Reports of the National Center for Science Education

NCSE Pursues the Gold Standard for Science Lessons

Science classroom with teacher and students around a table.

There’s no shortage of science lessons and activities on the web. A search of “science” at the popular Teachers Pay Teachers site, for instance, returns 750,000+ results. Narrowing that search by adding “NGSS” (the Next Generation Science Standards) still results in 18,000 possibilities. So how do teachers sifting through all these lessons and activities ensure the quality of what they hope to teach their students?

One way — arguably the best way — is to choose a curriculum that has been vetted by an expert peer-review panel that applies a rubric with relevant and substantive criteria to determine how well lessons and units are designed. And, given the wide use of the NGSS, such a rubric will include assessing how well lessons and units correspond with those standards.

This is exactly why the National Center for Science Education decided to submit its lesson sets to such a rigorous vetting process. Starting in late 2022, NCSE has been preparing one of its lessons and activities for submission to the NextGenScience Peer Review Panel (PRP) through NextGenScience at WestEd in the hopes that it will earn an NGSS Design Badge — a digital badge, considered the gold standard for science instructional materials, which assures anyone who comes across it that it is of high quality.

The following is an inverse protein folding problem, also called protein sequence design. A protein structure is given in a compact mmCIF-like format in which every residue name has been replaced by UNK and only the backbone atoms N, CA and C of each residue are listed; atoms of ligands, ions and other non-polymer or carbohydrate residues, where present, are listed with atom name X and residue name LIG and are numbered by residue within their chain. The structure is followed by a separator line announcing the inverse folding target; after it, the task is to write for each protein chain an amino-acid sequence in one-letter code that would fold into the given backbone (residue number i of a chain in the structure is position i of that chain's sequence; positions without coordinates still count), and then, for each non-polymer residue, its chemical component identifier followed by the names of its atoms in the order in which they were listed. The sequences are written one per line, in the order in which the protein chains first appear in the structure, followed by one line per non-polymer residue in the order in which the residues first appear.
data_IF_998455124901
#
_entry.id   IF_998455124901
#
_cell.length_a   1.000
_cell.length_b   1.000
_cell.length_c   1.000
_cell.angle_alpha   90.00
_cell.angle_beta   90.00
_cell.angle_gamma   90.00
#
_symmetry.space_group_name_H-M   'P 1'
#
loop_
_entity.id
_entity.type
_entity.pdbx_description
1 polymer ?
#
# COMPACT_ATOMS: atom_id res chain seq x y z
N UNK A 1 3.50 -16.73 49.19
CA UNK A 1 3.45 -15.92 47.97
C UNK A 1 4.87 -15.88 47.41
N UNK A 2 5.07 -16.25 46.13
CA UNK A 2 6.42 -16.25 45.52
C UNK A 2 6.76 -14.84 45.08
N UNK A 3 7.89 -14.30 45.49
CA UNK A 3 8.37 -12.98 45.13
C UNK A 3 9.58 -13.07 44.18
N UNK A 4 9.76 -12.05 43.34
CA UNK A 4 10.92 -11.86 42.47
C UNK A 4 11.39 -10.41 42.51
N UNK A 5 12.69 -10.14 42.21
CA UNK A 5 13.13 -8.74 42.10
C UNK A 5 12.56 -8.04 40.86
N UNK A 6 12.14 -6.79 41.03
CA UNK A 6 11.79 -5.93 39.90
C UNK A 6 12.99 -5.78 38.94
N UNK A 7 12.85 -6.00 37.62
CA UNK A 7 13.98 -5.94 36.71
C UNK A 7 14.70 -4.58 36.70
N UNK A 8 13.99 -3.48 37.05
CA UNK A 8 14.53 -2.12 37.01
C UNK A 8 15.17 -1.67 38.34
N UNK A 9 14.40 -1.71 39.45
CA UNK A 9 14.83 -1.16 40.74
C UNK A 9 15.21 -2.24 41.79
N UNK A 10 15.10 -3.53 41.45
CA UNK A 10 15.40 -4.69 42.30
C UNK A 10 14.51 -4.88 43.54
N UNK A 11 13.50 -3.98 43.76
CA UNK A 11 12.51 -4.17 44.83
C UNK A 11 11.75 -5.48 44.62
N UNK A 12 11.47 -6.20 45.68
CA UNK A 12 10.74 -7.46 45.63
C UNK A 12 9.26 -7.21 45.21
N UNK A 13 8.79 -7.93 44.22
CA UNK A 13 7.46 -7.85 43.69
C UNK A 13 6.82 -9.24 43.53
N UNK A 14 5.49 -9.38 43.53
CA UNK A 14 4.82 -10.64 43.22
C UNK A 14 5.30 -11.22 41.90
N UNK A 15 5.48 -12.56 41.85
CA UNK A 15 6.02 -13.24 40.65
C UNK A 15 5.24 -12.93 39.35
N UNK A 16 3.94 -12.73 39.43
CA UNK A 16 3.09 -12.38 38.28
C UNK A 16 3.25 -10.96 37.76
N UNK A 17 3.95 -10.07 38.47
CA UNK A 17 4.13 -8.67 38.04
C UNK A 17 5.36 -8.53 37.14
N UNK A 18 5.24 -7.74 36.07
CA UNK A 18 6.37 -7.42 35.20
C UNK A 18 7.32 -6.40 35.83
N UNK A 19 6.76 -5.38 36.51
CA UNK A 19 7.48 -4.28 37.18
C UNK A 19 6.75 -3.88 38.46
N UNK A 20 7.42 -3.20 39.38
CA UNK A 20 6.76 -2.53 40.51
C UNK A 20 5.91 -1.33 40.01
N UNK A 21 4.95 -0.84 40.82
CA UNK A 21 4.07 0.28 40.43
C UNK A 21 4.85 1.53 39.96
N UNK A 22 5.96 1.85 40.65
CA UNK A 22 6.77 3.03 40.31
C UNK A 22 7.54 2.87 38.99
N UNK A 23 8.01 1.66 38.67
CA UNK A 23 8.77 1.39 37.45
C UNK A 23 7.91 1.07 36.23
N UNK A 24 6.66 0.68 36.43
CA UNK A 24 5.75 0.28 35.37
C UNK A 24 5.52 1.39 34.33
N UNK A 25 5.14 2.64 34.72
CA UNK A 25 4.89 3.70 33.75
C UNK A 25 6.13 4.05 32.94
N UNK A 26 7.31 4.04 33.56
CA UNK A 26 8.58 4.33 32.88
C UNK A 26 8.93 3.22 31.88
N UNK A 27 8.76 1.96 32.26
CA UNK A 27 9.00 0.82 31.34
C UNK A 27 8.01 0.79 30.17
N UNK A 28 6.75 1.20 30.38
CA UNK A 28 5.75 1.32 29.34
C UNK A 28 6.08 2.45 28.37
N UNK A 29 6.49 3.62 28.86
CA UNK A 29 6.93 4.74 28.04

Designed with the NGSS in mind

The NCSE lesson sets were designed with the NGSS in mind. Today, 20 states and the District of Columbia have adopted the NGSS, while 25 states have used the NGSS-related recommendations in the National Research Council’s A Framework for K–12 Science Education to develop their own standards. The NGSS define not only what students should be learning but also how teachers should be teaching, emphasizing inquiry-based learning centered on investigating phenomena and designing solutions. Director of Teacher Support Lin Andrews worked with our team of Teacher Ambassadors to base each of the lesson sets on this style of learning, ultimately creating lesson sets that are aligned with the NGSS.

However, any curriculum developer can claim that a resource is aligned to the NGSS — that doesn’t mean that the resource is a quality resource. Many science resources use alignment tables to highlight which activities align to different aspects of the NGSS. Other resources rely on an in-house evaluation using the Educators Evaluating the Quality of Instructional Materials (EQuIP) Rubric for Science, the same rubric used by the NextGenScience Peer Review Panel (PRP) to award its design badges. This rubric is commonly employed by teachers and administrators to independently evaluate resources they are interested in; by providing a completed rubric, publishers are effectively allowing interested stakeholders to skip their own evaluation. However, because all these methods are completed by the curriculum designers, none are independently verified.